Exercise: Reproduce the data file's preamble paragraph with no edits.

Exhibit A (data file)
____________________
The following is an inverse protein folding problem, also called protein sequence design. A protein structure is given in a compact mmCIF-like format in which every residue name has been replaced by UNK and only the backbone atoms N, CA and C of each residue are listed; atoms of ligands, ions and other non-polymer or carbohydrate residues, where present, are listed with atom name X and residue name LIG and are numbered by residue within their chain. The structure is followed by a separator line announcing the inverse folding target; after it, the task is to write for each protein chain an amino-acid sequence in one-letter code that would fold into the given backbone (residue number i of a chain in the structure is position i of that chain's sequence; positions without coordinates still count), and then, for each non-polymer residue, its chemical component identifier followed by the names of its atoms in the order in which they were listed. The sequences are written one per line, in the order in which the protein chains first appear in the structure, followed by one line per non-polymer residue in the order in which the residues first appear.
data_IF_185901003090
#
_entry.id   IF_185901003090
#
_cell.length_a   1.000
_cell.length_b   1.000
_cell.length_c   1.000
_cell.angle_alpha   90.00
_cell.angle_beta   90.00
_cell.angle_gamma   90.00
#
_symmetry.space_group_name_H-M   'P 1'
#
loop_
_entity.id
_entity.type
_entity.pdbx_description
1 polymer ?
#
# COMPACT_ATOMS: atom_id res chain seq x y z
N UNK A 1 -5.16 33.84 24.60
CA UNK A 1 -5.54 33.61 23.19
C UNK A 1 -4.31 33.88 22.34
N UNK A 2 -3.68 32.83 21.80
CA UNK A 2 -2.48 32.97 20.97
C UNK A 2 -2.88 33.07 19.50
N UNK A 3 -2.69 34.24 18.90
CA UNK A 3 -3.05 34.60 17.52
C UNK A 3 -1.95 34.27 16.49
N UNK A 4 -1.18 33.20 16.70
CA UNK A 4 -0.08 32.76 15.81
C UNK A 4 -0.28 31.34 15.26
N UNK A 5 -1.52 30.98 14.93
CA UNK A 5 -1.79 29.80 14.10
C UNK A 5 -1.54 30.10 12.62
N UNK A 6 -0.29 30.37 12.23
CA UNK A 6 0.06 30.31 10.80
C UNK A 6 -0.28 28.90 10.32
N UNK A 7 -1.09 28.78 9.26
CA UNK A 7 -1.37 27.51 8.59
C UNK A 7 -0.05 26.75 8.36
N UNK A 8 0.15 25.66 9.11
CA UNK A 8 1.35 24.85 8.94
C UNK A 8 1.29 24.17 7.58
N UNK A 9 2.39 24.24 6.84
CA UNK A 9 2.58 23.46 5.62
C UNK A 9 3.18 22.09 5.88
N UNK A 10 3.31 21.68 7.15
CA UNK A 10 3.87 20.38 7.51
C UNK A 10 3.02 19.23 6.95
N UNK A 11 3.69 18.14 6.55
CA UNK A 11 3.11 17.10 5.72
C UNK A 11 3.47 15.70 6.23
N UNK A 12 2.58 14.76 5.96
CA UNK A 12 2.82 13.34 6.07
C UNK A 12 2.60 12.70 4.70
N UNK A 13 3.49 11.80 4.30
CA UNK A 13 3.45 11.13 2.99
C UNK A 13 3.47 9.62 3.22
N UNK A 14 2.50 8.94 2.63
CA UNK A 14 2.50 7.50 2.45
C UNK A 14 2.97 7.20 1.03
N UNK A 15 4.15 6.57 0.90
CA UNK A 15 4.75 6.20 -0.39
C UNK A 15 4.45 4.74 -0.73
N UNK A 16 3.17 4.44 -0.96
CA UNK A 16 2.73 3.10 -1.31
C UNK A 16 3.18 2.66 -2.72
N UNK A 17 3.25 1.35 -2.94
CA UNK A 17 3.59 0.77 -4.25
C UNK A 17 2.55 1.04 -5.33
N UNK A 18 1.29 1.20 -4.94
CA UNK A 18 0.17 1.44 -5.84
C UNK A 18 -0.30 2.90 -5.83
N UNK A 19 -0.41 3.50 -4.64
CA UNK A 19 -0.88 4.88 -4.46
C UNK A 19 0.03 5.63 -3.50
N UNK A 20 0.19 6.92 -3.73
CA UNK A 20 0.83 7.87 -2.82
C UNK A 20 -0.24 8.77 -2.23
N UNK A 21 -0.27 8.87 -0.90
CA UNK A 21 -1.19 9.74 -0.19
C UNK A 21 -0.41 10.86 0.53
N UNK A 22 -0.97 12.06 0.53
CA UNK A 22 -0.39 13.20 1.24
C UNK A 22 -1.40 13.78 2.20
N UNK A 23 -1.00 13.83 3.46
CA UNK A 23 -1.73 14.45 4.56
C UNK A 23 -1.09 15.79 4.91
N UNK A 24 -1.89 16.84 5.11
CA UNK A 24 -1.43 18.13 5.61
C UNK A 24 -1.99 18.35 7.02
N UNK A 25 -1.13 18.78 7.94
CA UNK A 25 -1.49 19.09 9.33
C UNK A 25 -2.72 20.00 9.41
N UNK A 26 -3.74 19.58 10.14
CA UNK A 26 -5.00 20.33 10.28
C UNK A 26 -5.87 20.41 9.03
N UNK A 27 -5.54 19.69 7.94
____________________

The following is an inverse protein folding problem, also called protein sequence design. A protein structure is given in a compact mmCIF-like format in which every residue name has been replaced by UNK and only the backbone atoms N, CA and C of each residue are listed; atoms of ligands, ions and other non-polymer or carbohydrate residues, where present, are listed with atom name X and residue name LIG and are numbered by residue within their chain. The structure is followed by a separator line announcing the inverse folding target; after it, the task is to write for each protein chain an amino-acid sequence in one-letter code that would fold into the given backbone (residue number i of a chain in the structure is position i of that chain's sequence; positions without coordinates still count), and then, for each non-polymer residue, its chemical component identifier followed by the names of its atoms in the order in which they were listed. The sequences are written one per line, in the order in which the protein chains first appear in the structure, followed by one line per non-polymer residue in the order in which the residues first appear.